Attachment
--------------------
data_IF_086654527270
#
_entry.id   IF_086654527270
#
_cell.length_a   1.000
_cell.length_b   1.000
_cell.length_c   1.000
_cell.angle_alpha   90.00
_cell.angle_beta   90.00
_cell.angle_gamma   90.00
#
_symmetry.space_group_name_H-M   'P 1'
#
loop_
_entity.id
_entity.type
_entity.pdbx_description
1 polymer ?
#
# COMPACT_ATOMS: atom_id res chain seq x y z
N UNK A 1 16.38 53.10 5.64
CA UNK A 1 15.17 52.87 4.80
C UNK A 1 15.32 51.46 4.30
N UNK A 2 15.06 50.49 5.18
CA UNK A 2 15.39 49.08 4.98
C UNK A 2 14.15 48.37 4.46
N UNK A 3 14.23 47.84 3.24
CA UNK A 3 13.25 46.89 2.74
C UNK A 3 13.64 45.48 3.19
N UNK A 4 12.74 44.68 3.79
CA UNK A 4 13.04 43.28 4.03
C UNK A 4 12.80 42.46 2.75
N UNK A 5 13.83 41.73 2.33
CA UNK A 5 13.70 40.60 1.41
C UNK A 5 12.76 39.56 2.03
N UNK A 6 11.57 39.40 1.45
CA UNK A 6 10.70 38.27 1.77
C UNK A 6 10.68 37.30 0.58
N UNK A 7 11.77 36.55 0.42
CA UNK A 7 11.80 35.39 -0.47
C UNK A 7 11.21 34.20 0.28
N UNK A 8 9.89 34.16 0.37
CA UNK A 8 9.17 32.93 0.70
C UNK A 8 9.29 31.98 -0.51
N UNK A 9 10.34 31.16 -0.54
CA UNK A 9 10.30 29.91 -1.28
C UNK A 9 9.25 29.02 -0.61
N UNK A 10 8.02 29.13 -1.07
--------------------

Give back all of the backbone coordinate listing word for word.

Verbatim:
data_IF_086654527270
#
_entry.id   IF_086654527270
#
_cell.length_a   1.000
_cell.length_b   1.000
_cell.length_c   1.000
_cell.angle_alpha   90.00
_cell.angle_beta   90.00
_cell.angle_gamma   90.00
#
_symmetry.space_group_name_H-M   'P 1'
#
loop_
_entity.id
_entity.type
_entity.pdbx_description
1 polymer ?
#
# COMPACT_ATOMS: atom_id res chain seq x y z
N UNK A 1 16.38 53.10 5.64
CA UNK A 1 15.17 52.87 4.80
C UNK A 1 15.32 51.46 4.30
N UNK A 2 15.06 50.49 5.18
CA UNK A 2 15.39 49.08 4.98
C UNK A 2 14.15 48.37 4.46
N UNK A 3 14.23 47.84 3.24
CA UNK A 3 13.25 46.89 2.74
C UNK A 3 13.64 45.48 3.19
N UNK A 4 12.74 44.68 3.79
CA UNK A 4 13.04 43.28 4.03
C UNK A 4 12.80 42.46 2.75
N UNK A 5 13.83 41.73 2.33
CA UNK A 5 13.70 40.60 1.41
C UNK A 5 12.76 39.56 2.03
N UNK A 6 11.57 39.40 1.45
CA UNK A 6 10.70 38.27 1.77
C UNK A 6 10.68 37.30 0.58
N UNK A 7 11.77 36.55 0.42
CA UNK A 7 11.80 35.39 -0.47
C UNK A 7 11.21 34.20 0.28
N UNK A 8 9.89 34.16 0.37
CA UNK A 8 9.17 32.93 0.70
C UNK A 8 9.29 31.98 -0.51
N UNK A 9 10.34 31.16 -0.54
CA UNK A 9 10.30 29.91 -1.28
C UNK A 9 9.25 29.02 -0.61
N UNK A 10 8.02 29.13 -1.07